12 September 2010

CSC Ethos Scores Scholarship

I recently got some glad tidings about a scholarship I applied for back in the spring. The award is given in memory of Anne McNair Kumpuris, and in their note her parents told me they thought their deighter "would have appreciated [my] view on life." It's a view that's been largely teased out on this blog, so it seemed appropriate to post the principal essay here. Enjoy:

One important ah-ha moment that came in a very different setting from where I am today but continues to shape my life occurred during my junior year of college. As part of a history of science class, I was reading about Danish physicist Niels Bohr. Bohr was influential in developing what came to be known as quantum mechanics, a subject I studied in some depth as an undergrad and then graduate student in engineering physics at the University of Wisconsin-Madison. But the moment itself came as I worked through a piece on Bohr's philosophy. What I already knew about Bohr was that he'd changed physics through one simple but daring mental leap. Scientists were currently arguing about the nature of light, whether it was a wave or a particle. For decades, they'd been successfully studying it under the assumption that it was a wave. The wave hypothesis had great explanatory power, and there was no real doubt that it was true. However, a series of key experiments then came along and seemed just as unambiguously to show that light is, in fact, a particle. Bohr was the one who forced us to get our heads around the fact that it is both; light behaves as a particle or as a wave depending on the way you observe it, the way your experiment aims to study it. Previously, it hadn't occurred to anyone that this was even an option. The idea is part of what came to be known as the “Copenhagen Interpretation” of quantum mechanics, and Bohr abstracted it into the slogan that would eventually end up on his Coat of Arms: contraria sunt complementa (“opposites are complementary”).

As I read this article on how Bohr applied “a general lesson to be drawn from quantum mechanics” to other fields of study, I noticed a vague but palpable sense of excitement building up inside me. Sitting on a beat-up blue couch in a crummy college apartment, I began reinterpreting whole swathes of my life and studies. I had ideas for research papers, a new understanding of my church and it's dual Catholic-Protestant identity, and some much-needed affirmation that my trying to keep up with honors humanities coursework during engineering school could be fruitful and worthwhile. There were many new facts before me, but the resounding force was more like an emotional understanding: the fact that reality is inherently multifaceted felt right to me, like few things in my life had ever felt. It's an idea that I've in some sense staked my life to, and it's one of the forces that brought my spiritual life into balance with my intellectual life and eventually gave me the courage to leave my Ph.D. program in engineering and head to seminary.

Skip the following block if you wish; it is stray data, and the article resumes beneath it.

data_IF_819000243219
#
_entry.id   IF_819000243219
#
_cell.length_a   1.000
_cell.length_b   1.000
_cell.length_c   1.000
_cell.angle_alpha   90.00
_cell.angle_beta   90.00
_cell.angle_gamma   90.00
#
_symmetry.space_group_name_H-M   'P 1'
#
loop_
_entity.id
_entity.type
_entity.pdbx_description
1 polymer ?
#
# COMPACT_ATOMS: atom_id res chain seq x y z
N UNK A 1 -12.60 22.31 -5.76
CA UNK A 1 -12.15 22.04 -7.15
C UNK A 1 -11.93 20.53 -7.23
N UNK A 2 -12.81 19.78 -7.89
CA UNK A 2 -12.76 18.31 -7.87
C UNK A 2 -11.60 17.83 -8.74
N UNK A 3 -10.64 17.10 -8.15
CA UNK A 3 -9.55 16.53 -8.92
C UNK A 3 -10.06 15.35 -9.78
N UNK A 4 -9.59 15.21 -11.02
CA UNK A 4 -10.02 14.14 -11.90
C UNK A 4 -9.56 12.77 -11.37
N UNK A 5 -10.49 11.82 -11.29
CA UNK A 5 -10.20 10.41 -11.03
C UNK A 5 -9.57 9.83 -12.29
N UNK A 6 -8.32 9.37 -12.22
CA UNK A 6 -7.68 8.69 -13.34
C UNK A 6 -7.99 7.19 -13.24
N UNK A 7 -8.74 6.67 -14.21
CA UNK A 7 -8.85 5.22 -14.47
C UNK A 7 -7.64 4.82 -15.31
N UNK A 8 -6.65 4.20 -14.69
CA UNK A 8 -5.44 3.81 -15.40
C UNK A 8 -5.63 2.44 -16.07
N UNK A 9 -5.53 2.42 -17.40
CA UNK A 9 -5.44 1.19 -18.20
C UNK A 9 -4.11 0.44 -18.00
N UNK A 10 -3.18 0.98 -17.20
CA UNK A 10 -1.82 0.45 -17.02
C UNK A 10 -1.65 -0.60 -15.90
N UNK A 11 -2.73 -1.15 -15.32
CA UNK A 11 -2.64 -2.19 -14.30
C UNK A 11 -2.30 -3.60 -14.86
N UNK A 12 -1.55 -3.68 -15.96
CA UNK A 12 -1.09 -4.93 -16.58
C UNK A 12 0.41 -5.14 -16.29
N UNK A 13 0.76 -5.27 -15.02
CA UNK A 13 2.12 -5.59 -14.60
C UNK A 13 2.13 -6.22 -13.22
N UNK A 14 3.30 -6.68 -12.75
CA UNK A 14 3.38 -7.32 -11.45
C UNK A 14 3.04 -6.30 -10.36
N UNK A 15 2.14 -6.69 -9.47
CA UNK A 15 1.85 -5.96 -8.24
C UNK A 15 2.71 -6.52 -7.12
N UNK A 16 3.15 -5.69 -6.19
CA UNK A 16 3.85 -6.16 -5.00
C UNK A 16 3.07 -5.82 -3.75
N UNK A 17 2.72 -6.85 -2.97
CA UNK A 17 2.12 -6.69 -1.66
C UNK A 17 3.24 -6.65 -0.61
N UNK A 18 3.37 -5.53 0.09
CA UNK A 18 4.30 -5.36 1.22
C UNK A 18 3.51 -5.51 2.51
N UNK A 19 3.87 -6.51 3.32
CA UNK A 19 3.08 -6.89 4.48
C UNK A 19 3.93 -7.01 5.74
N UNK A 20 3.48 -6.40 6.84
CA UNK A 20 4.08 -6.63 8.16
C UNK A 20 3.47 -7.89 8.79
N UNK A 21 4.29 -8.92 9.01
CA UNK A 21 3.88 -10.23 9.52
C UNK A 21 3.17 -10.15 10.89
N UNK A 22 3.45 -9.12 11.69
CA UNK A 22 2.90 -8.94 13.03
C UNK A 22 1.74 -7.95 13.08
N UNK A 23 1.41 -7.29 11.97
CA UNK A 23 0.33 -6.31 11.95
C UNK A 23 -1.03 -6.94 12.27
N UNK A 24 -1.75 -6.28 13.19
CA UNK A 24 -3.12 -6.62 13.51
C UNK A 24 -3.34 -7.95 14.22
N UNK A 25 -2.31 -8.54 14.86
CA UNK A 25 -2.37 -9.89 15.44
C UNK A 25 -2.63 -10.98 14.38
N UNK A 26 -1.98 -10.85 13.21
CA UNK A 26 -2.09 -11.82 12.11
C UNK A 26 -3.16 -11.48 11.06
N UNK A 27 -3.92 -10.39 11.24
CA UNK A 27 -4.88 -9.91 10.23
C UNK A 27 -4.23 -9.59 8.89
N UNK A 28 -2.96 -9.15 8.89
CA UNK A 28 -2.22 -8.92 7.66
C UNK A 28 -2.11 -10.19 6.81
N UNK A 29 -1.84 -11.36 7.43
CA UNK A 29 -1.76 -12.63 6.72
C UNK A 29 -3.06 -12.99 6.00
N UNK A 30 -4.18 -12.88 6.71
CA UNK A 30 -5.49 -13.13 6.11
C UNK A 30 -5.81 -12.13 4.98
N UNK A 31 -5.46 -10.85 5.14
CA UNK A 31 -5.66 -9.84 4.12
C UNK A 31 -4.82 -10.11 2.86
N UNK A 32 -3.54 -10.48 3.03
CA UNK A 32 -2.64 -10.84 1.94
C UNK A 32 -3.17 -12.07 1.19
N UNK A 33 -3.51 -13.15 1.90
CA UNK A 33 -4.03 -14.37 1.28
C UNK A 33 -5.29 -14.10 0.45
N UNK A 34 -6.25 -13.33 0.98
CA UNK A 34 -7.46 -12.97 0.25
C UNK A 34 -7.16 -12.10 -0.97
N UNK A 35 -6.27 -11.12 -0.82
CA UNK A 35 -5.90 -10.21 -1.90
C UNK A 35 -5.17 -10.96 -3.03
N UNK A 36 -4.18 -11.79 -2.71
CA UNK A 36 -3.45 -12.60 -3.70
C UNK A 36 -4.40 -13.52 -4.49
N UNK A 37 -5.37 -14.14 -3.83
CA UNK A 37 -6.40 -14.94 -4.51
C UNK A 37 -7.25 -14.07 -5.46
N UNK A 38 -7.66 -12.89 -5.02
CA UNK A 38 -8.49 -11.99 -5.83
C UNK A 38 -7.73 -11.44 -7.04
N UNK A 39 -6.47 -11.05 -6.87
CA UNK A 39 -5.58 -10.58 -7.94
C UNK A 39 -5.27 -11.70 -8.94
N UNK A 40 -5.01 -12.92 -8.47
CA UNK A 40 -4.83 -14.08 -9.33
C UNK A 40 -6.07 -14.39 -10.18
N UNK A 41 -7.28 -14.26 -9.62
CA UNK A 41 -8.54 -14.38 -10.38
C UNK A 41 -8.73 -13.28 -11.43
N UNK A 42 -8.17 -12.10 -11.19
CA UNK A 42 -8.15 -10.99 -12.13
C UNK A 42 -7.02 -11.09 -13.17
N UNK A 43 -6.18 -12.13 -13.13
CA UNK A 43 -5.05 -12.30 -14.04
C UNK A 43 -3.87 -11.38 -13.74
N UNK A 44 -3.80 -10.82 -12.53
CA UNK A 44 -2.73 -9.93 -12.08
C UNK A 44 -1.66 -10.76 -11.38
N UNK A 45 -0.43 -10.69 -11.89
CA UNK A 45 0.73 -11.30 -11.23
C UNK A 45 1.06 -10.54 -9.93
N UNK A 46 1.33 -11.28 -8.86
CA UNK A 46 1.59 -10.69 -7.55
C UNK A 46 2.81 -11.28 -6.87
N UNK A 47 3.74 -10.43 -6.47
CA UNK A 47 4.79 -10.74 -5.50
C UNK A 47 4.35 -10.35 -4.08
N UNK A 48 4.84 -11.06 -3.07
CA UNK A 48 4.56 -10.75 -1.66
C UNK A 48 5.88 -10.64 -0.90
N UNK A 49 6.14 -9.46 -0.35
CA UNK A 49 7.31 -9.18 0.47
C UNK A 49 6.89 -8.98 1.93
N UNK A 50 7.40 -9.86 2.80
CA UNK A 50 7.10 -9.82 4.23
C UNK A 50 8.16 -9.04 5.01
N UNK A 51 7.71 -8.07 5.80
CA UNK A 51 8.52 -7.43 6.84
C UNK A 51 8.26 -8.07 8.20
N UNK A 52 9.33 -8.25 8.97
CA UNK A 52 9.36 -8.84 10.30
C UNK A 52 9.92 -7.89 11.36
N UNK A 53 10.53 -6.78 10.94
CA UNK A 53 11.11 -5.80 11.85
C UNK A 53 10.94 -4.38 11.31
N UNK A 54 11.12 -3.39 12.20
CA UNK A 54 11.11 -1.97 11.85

I've learned a few things about the Bohrs of the theological world since coming to Virginia. I've seen contraria sunt complementa at work in the early church rejecting the Diatessaron (the gospel harmony that eliminated the distinct, multifaceted witness of four separate gospels), the Council of Nicea affirming the dual nature of Christ as both fully human and fully divine, and Thomas Aquinas's ingenious philosophical method of engaging the tension between two apparently contradictory truths. Time after time, God prods us into acknowledging that this world we live in is stubbornly resistant to oversimplified or monolithic thinking. It's there in the doctrine of the Trinity and in our Anglican via media and in the sub-microscopic phenomena that I think a little bit less about these days than that morning four years ago. As I reflect on that strange day in my life, I realize the Holy Spirit must really have been with me if today I can sit at my desk at Virginia Theological Seminary and write that—at least in some sense—everything I learned in seminary I learned first from Niels Bohr.

1 comment:

Tony G. said...
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